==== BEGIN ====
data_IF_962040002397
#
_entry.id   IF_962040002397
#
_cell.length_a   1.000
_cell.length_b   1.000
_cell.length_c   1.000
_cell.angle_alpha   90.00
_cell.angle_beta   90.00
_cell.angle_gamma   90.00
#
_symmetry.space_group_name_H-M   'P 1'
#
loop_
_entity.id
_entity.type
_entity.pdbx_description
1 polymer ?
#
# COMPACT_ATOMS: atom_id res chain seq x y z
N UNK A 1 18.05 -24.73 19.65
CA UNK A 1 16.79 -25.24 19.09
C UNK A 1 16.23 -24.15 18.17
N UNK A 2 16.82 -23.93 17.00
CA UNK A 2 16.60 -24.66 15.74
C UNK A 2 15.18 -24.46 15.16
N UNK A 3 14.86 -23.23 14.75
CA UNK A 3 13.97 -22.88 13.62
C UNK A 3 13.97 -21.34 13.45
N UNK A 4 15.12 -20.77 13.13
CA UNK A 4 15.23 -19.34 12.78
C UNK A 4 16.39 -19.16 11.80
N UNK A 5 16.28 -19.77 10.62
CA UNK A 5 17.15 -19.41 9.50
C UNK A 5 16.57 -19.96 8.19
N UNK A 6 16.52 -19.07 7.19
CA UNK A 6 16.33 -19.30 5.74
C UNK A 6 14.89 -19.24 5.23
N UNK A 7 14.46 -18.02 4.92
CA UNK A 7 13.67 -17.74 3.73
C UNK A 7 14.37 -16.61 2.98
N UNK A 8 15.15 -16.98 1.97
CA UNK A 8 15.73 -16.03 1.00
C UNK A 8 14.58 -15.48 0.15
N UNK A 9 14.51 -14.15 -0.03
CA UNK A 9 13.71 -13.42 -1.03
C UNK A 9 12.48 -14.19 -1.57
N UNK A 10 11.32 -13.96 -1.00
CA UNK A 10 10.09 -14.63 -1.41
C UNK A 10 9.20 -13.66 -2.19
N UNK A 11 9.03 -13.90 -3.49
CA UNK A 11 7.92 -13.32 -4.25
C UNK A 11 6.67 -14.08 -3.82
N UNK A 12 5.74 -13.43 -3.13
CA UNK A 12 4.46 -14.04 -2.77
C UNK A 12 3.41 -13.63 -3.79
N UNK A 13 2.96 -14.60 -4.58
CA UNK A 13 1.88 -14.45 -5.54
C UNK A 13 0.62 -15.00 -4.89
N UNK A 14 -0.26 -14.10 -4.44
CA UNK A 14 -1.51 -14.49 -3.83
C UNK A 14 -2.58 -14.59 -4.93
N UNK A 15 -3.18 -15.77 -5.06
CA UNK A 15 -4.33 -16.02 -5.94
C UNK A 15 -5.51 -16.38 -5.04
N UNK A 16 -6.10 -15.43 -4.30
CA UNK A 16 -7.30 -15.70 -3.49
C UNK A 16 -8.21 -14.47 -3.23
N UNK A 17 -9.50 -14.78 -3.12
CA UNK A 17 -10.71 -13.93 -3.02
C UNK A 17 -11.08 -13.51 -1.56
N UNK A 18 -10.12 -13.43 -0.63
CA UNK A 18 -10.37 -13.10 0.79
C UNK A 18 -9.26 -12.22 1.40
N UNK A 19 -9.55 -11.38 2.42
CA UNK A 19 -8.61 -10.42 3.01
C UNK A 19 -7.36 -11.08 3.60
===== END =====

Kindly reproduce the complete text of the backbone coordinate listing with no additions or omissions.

data_IF_962040002397
#
_entry.id   IF_962040002397
#
_cell.length_a   1.000
_cell.length_b   1.000
_cell.length_c   1.000
_cell.angle_alpha   90.00
_cell.angle_beta   90.00
_cell.angle_gamma   90.00
#
_symmetry.space_group_name_H-M   'P 1'
#
loop_
_entity.id
_entity.type
_entity.pdbx_description
1 polymer ?
#
# COMPACT_ATOMS: atom_id res chain seq x y z
N UNK A 1 18.05 -24.73 19.65
CA UNK A 1 16.79 -25.24 19.09
C UNK A 1 16.23 -24.15 18.17
N UNK A 2 16.82 -23.93 17.00
CA UNK A 2 16.60 -24.66 15.74
C UNK A 2 15.18 -24.46 15.16
N UNK A 3 14.86 -23.23 14.75
CA UNK A 3 13.97 -22.88 13.62
C UNK A 3 13.97 -21.34 13.45
N UNK A 4 15.12 -20.77 13.13
CA UNK A 4 15.23 -19.34 12.78
C UNK A 4 16.39 -19.16 11.80
N UNK A 5 16.28 -19.77 10.62
CA UNK A 5 17.15 -19.41 9.50
C UNK A 5 16.57 -19.96 8.19
N UNK A 6 16.52 -19.07 7.19
CA UNK A 6 16.33 -19.30 5.74
C UNK A 6 14.89 -19.24 5.23
N UNK A 7 14.46 -18.02 4.92
CA UNK A 7 13.67 -17.74 3.73
C UNK A 7 14.37 -16.61 2.98
N UNK A 8 15.15 -16.98 1.97
CA UNK A 8 15.73 -16.03 1.00
C UNK A 8 14.58 -15.48 0.15
N UNK A 9 14.51 -14.15 -0.03
CA UNK A 9 13.71 -13.42 -1.03
C UNK A 9 12.48 -14.19 -1.57
N UNK A 10 11.32 -13.96 -1.00
CA UNK A 10 10.09 -14.63 -1.41
C UNK A 10 9.20 -13.66 -2.19
N UNK A 11 9.03 -13.90 -3.49
CA UNK A 11 7.92 -13.32 -4.25
C UNK A 11 6.67 -14.08 -3.82
N UNK A 12 5.74 -13.43 -3.13
CA UNK A 12 4.46 -14.04 -2.77
C UNK A 12 3.41 -13.63 -3.79
N UNK A 13 2.96 -14.60 -4.58
CA UNK A 13 1.88 -14.45 -5.54
C UNK A 13 0.62 -15.00 -4.89
N UNK A 14 -0.26 -14.10 -4.44
CA UNK A 14 -1.51 -14.49 -3.83
C UNK A 14 -2.58 -14.59 -4.93
N UNK A 15 -3.18 -15.77 -5.06
CA UNK A 15 -4.33 -16.02 -5.94
C UNK A 15 -5.51 -16.38 -5.04
N UNK A 16 -6.10 -15.43 -4.30
CA UNK A 16 -7.30 -15.70 -3.49
C UNK A 16 -8.21 -14.47 -3.23
N UNK A 17 -9.50 -14.78 -3.12
CA UNK A 17 -10.71 -13.93 -3.02
C UNK A 17 -11.08 -13.51 -1.56
N UNK A 18 -10.12 -13.43 -0.63
CA UNK A 18 -10.37 -13.10 0.79
C UNK A 18 -9.26 -12.22 1.40
N UNK A 19 -9.55 -11.38 2.42
CA UNK A 19 -8.61 -10.42 3.01
C UNK A 19 -7.36 -11.08 3.60